Like many officers out to make some extra money, I'll be employed by the UW-Wisconsin Police Department tomorrow night to preside over the humanity converging on Camp Randall to witness the first ever football game played against the new conference team, the Nebraska Cornhuskers. It's billed as a BIG game. Number Seven in the AP Poll verses Number Eight. Bookies in Vegas have the Badgers by nine.
A couple years ago, the Badgers hosted the Top-Ranked Ohio State Buckeyes to a night game. Bucky emerged victorious and bedlam erupted in the Camp. Students charged the field in reckless abandon. A lot of fans cheered on as goosebumps rose on their flesh as they truly enjoyed the moment for their team. Others simply rushed the grass because... well, it seemed to be the thing to do at the time. I always like to watch the monkey men rocking on the goal posts with countless victims, I mean witnesses egging them on. Do they really think it's a good idea to view the determination to drop the upright from... underneath it?
In 1993, then-Coach Barry Alvarez was turning the Badgers into a team to be reckoned with. One particular Saturday, the Michigan State Wolverines (Shout out to Red Dawn followers!) were in town. This would be my second year working in the trenches. At that time, restrictions on carry-ins were lax. Bologna slices might spin by your head or stick to your jacket like a greasy Frisbee. Peanuts in the shell were considered too easy to use so enterprising protagonists use penny-ladened marshmallows to pelt unsuspecting officers with. While you chuckle at the thought, I'd be the first to tell you that a seven penny puffer still hurt like hell after it bounced off the bridge of your nose.
During that contest, I stood on the field in front of the student section. Students overcrowded these areas because friends wanted to be with friends. The usual projectiles flew. The air was electric. At the time, about a twelve foot walkway surrounded the playing field itself. With game on, we tried our best to keep it clear of bystanders. Moving, keep moving.
The Badgers won and they weren't supposed to. Good intentions went out the window. The walkway jammed up with bystanders looking for a chance to storm the hash marks. I stood at the fence where eager, smiling young faces absolutely glowed with appreciation for the win. I saw those faces sag into discomfort, alarm, then terror. I asked one female student what was wrong. She could only muster a low, "Can't breathe." I reached over the fence and took her under the armpits. With good leverage and a younger back, I lifted her free of the wave and put her on my side of the fence.
Before I could attempt another rescue, someone had me by the back of my duty belt pulling me away from the crowd. I resisted trying to reach around and free myself. The reverse momentum carried me about fifteen feet when the chain link snapped and all those happy, now terrorized students exploded forward on top of each other. A UW cop buddy of mine had been standing back and saw the wave of the Crush descending upon my position. If his reaction did not save my life, it certainly saved me from serious injury from going down under the masses.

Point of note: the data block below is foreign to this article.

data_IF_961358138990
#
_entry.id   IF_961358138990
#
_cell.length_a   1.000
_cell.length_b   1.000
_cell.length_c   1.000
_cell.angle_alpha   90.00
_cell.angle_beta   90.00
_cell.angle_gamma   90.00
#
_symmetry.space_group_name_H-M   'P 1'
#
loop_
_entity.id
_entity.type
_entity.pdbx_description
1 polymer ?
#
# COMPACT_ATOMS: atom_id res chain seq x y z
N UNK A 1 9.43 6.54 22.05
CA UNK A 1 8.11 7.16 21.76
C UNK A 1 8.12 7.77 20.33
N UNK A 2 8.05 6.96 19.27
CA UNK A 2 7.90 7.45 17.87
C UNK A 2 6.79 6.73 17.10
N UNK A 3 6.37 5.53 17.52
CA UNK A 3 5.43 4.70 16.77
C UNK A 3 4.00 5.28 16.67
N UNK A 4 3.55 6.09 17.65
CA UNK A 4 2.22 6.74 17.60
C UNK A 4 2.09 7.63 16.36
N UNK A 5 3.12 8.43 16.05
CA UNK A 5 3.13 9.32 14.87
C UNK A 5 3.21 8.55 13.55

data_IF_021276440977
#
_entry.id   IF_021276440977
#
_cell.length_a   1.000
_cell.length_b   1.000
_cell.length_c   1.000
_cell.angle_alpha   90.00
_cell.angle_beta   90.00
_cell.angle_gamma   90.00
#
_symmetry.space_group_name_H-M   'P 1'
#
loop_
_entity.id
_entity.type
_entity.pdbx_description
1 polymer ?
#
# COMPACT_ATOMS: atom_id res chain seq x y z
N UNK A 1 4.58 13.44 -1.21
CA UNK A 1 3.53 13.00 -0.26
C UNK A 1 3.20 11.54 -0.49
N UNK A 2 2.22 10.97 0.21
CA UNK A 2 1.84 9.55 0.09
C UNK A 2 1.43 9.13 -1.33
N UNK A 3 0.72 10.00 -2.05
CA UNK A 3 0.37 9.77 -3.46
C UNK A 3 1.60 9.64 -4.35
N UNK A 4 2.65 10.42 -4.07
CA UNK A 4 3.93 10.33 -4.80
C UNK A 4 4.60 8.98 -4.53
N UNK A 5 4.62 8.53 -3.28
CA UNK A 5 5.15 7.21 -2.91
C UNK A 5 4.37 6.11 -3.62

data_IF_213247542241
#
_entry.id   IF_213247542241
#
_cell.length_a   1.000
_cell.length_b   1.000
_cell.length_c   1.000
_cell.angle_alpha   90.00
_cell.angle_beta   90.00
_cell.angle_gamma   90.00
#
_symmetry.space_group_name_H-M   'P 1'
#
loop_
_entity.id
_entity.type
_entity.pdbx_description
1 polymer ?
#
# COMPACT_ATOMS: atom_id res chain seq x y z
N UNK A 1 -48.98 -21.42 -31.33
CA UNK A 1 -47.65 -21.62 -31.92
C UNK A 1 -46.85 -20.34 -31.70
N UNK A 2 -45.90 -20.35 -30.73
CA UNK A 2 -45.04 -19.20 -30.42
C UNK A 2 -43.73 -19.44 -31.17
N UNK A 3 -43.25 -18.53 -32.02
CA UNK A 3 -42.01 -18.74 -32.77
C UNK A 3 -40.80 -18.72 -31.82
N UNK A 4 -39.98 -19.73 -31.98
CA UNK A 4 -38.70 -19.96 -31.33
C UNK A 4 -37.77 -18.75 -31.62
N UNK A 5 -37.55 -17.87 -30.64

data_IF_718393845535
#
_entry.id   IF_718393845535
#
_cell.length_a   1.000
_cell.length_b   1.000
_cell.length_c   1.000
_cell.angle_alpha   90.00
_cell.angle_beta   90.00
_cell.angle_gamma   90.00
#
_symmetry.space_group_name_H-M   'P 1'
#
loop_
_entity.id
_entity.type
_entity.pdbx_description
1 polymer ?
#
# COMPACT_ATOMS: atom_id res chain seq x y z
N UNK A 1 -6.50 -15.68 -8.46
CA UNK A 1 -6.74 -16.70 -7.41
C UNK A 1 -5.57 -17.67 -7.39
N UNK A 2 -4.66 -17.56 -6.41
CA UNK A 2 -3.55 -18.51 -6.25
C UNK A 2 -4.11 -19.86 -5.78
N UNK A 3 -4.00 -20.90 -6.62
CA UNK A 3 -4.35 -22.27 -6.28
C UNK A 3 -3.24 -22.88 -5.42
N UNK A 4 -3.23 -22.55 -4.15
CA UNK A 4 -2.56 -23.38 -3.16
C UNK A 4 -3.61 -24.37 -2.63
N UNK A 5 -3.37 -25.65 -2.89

No one died that day although six or seven PNBs (Pulseless Non-breathing) were in progress at the same time, in the stands and on the field. Every officer that day pitched in to free the mish-mosh of limbs from the twisted metal railings. It was a long day following a long night shift. I couldn't really settle down to nap before I went back to patrol that night. I still felt fortunate that I was not a victim of the BIG Sleep that day.
The UWPD made plenty of changes to ensure that no replay of that catastrophe occurs again. Unfortunately, human nature still remains as an important ingredient in the recipe for disaster. Most attendees show up to the game on time but others like to be fashionably late. Kids still think that they have to sit with their friends. This thinking enhanced after too many adult beverages can overload the student section yet again. I watch for the nomad crossing aisles with no apparent regard to the designated letter the section represented. I eject errant ticket holders for being in the wrong area according to the ticket in their hand.
That same intoxication level can render its hosts incapable of sensing danger and inadvertently casting another Crush upon the rest of the oblivious fans. My colleagues and I enforce these infractions of policy firmly. We get flipped off, cursed at verbally and threatened with losing our jobs. I guess if the kids only knew why we do it, they would feel better about waking up on Sunday with only a hangover.